Kids Photoshopped To Make Them Fat for Obesity Campaign

Tuesday, 11 Jun 2013 11:15 AM

By Michael Mullins

  Comment  |
   Contact  |
  Print   |
    A   A  
  Copy Shortlink
A California childhood obesity campaign is in hot water after it was learned that the young models used in the ads were not actually obese, but rather had their images manipulated to give the appearance that they were overweight.

First 5 California, a government funded early childhood program, is behind the controversial campaign and defended its decision to distort the images via Photoshop.

"It was intended to show parents the real-life consequences of obesity and what sugar can do to our children's lives," First 5 spokesperson Lindsay Van Laningham told MSN. "The ads have just started going up in a series of convenience stores in certain parts of the state where it's hard to get access to healthy food . . . Areas deemed 'food deserts.'"

Urgent: Is Obama Telling the Truth on IRS, Benghazi Scandals?

In at least two of the anti-obesity advertisements, there are young, chubby girls, one Asian and the other African-American, sipping a straw from a container labeled sugar.

Below the images the ads read: "Sugary drinks like juice, sports drinks and soda can cause obesity. Choose milk and water instead."

In the original images, the girls are holding milk containers and are noticeably thinner, with smaller cheeks and a less round faces.

San Francisco author Marilyn Wann, who wrote the book, "FAT!SO? : Because You Don't Have to Apologize for Your Size," objected to the distortions describing them as "damaging fear mongering," on her website Fatso.com.

"It was so mindblowingly hateful . . . Hate messages are bad for public health," wrote Mann, who posted the before and after images juxtaposed to each other on Facebook and Tumblr. "Children of all sizes deserve to be valued as they are and supported in eating and exercising, because these behaviors are fun, feel good, and are good for health. No shame or blame!"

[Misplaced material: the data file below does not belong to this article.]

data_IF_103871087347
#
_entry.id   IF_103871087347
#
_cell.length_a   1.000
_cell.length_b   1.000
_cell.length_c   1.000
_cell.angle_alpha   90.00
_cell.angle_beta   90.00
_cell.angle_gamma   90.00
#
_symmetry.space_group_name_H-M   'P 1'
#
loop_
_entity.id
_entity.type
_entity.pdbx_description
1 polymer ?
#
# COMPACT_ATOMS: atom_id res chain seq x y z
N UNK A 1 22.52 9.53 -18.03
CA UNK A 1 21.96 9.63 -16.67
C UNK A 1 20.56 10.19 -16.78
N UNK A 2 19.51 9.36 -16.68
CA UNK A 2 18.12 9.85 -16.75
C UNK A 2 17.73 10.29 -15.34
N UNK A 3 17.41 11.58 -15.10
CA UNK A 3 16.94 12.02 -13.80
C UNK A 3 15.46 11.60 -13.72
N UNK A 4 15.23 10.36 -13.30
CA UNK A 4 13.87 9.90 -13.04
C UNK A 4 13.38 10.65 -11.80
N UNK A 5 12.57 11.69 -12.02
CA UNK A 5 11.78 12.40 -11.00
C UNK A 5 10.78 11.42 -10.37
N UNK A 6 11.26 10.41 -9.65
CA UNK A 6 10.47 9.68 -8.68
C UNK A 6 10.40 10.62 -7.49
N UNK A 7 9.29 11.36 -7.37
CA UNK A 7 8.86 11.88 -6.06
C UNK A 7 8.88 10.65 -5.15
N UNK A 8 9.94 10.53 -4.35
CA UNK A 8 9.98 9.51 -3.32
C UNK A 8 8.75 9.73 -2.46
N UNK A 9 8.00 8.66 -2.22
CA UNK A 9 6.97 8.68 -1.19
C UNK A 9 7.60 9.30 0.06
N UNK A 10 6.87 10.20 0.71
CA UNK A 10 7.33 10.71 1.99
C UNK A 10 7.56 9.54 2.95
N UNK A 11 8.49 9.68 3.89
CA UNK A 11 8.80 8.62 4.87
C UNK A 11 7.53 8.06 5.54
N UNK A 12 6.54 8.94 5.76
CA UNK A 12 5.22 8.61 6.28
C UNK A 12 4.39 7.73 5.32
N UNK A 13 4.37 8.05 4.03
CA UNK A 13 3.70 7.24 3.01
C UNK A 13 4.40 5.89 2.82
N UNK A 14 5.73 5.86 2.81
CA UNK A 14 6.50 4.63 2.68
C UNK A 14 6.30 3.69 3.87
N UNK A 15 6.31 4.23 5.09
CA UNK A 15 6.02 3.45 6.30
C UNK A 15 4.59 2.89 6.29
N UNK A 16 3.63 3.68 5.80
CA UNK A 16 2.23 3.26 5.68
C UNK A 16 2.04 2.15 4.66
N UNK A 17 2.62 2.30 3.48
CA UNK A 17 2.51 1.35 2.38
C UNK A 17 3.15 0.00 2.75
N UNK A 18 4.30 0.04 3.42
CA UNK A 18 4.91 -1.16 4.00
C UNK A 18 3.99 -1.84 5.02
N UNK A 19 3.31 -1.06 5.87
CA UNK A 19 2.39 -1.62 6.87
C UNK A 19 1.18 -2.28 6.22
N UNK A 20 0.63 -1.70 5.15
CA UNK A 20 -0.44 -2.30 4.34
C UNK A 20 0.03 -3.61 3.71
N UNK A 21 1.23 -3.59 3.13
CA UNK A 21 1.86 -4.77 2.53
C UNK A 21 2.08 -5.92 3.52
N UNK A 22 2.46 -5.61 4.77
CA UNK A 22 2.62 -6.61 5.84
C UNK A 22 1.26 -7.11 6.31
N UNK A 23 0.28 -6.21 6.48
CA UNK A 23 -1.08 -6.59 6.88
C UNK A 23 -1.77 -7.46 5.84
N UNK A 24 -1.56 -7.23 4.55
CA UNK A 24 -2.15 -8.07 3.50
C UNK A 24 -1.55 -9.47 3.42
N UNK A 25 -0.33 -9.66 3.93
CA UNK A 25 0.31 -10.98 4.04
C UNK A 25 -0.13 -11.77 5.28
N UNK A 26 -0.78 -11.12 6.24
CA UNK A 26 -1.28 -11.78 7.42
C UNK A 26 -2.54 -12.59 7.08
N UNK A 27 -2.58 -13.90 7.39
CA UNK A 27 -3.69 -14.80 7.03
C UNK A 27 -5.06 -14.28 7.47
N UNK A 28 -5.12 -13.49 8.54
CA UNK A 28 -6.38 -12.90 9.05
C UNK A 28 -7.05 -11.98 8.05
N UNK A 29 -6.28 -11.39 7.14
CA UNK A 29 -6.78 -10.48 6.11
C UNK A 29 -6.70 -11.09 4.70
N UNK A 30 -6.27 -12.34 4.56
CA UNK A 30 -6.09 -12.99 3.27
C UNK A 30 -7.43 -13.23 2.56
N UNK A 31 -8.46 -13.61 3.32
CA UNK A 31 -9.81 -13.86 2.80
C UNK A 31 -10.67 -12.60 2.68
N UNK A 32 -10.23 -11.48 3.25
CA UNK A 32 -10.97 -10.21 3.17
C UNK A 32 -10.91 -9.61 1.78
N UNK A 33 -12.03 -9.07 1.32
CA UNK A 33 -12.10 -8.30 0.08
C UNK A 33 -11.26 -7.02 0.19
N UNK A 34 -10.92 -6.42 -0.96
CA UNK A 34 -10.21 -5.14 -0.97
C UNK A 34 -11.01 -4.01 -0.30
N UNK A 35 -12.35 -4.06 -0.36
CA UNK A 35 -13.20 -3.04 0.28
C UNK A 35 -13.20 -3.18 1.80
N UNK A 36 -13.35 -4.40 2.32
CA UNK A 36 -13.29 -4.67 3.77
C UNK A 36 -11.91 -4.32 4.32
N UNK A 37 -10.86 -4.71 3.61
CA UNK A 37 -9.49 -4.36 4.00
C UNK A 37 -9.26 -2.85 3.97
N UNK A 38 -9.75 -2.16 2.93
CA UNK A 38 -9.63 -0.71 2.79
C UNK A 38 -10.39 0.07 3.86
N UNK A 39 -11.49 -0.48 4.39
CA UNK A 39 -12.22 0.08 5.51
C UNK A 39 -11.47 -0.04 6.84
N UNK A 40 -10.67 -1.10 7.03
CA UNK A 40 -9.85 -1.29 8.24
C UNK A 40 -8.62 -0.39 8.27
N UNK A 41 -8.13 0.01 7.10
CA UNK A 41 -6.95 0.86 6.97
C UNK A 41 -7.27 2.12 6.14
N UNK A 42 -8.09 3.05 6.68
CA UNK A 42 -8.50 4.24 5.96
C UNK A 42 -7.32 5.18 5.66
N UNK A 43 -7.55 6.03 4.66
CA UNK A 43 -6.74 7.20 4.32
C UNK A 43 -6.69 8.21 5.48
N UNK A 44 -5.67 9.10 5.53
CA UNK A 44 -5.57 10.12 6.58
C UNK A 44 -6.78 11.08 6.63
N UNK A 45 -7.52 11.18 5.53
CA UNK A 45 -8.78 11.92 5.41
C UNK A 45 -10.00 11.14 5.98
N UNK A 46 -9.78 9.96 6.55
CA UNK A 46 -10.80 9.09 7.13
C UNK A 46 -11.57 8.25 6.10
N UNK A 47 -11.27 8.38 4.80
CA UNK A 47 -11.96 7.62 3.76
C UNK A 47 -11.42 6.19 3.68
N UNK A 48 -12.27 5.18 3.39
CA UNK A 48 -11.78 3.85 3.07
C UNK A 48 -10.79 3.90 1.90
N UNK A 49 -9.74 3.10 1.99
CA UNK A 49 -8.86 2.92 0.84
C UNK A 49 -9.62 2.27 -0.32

Editor's Note: Get the Navy SEALs Cap – Celebrate Our Heroes

This isn't the first time state run health campaigns have employed Photoshop to get their message across, Business Insider's Laura Stampler points out.

A 2012 anti-obesity ad campaign by New York City's Department of Health showed a man on a stool missing one leg due to diabetes. Below the amputee we see three sodas varying in size from small to large, with the message "cut your portions, cut your risk."
In reality, the overweight model perched on the stool had both his legs.

Related stories:

Coca-Cola Obesity Ad Campaign Criticized by Health Advocates

Higher Gov't Health Spending Tied to More Obesity: Study

© 2014 Newsmax. All rights reserved.

  Comment  |
   Contact  |
  Print   |
  Copy Shortlink
Send me more news as it happens.
 
 
Get me on The Wire
Send me more news as it happens.
Around the Web
Join the Newsmax Community
Please review Community Guidelines before posting a comment.
>> Register to share your comments with the community.
>> Login if you are already a member.
blog comments powered by Disqus
 
Email:
Country
Zip Code:
Privacy: We never share your email.
 
Follow Newsmax
Like us
on Facebook
Follow us
on Twitter
Add us
on Google Plus
You May Also Like

Cambodia HIV Outbreak: 100-Plus People Diagnosed; Investigation Sought

Friday, 19 Dec 2014 18:50 PM

More than 100 HIV infections in a single Cambodian village have spurred the country's prime minister to ask for an inves . . .

Slender Man Case: Two Girls Competent to Stand Trial in Stabbing

Friday, 19 Dec 2014 18:26 PM

Two girls who allegedly stabbed a 12-year-old friend over the online game Slender Man are competent to stand trial for a . . .

Kate Upton Sexiest Woman Alive; Model Apologizes to Teen Brother

Friday, 19 Dec 2014 17:52 PM

Model Kate Upton was selected as People magazine's first Sexiest Woman Alive, a month after Chris Hemsworth received the . . .

Top Stories

Newsmax, Moneynews, Newsmax Health, and Independent. American. are registered trademarks of Newsmax Media, Inc. Newsmax TV, and Newsmax World are trademarks of Newsmax Media, Inc.

 
NEWSMAX.COM
America's News Page
©  Newsmax Media, Inc.
All Rights Reserved